In science, we often like to say “the plural of anecdote is not data”.  This is unequivocally true.  But just because they’re not data doesn’t mean they’re meaningless either.  I’m inclined to believe there’s more to these stories than random chance and I think they are worth exploring.  Perhaps these stories emerge out of confirmation bias, meaning people tend to report theft with respect to shiny things more often because they’re looking to confirm a suspicion they already had.  If so, it would be yet another fascinating example of the extent to which corvids have infiltrated our culture.  Or perhaps this is the work of curious juveniles as has been suggested by my crow colleague Dr. Jennifer Cambell-Smith.  If so, teasing out any evidence of discrimination or bias juveniles are using when selecting objects to explore could give us insight into how they learn about the world, or how our garbage is modifying that behavior.  Or perhaps crows do like to carry off with glossy objects, but for textural, rather than visual reasons.  At least some corvid species swallow small stones to aid in digestion and these stones are most often partially smoothed.2  These ‘grit stones’, however, are considerably smaller (on average only 2.9 mm) than I imagine grave stones are, so perhaps this behavior is evidence of poor grit stone selection among naive birds.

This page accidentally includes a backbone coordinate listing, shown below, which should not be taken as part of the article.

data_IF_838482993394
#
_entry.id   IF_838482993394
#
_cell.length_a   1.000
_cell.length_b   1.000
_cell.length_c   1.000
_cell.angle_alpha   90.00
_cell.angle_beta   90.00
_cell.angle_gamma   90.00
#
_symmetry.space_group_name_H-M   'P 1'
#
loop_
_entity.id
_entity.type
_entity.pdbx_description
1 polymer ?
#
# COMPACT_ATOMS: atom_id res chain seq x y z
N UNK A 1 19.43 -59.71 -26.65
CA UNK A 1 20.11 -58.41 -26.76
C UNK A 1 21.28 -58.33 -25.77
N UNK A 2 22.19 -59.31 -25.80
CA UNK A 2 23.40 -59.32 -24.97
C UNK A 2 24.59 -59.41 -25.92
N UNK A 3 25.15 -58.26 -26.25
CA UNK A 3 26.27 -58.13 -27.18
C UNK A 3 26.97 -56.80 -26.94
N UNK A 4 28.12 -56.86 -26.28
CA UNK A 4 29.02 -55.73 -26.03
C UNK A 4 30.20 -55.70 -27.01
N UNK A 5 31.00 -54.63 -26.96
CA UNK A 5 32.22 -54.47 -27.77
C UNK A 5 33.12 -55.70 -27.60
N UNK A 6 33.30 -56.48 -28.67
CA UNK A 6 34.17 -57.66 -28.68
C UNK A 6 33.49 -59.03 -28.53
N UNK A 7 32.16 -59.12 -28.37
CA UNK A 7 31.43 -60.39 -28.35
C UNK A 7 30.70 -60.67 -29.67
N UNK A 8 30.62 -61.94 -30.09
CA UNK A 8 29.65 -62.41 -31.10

Or maybe it’s none of the above, we simply cannot say.  Which, for me, is exactly why I find these anecdotes so interesting.  While we can rule out that this behavior isn’t a manifestation of corvids’ love for bling, we can’t exactly explain this behavior either.   It’s yet another item on the shelf along with thieving golf balls and wiper blades where we can’t do much more than offer an educated guess.  So while I’m quick to clarify that crows are not attracted to shiny objects, I’m not dismissive of these anecdotes either.  My friend and colleague David Craig likes to say that every bird has a story, and citizen science is part of sharing that story.  In my book, the story of corvids and their light fingered behavior seems an ideal project for the crow minded bird nerd.

  1.  Shepard, T. V, Lea, S. E. G., and Hempel de Ibarra, N.  2014.  Thieving magpie’?  No evidence for attraction to shiny objects.  Animal Cognition 18: 393-397.
  2. Gionfriddo, J.P., and Best, L. B. 1996.  Grit-use patterns in North American birds: The influence of diet, body size and gender.  The Wilson Bulletin 108: 685-696

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Filed under Corvid mythology, Crow behavior, crow conflicts, Crow curiosities, Crow life history, Crows and humans, In the news

The science of crows and death

Curious to read my popular science take on our recent publication on how crows behave around their dead?  Check out my latest article for Biosphere.  Then check out all the other awesome authors and contributors to my favorite popular science publication.  You won’t regret it.  (And congrats to GO for making the article cover!  She’s such a gorgeous bird…)

Read the full article here

Biosphere

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Filed under Crow behavior, Kaeli in the media, New Research, women in science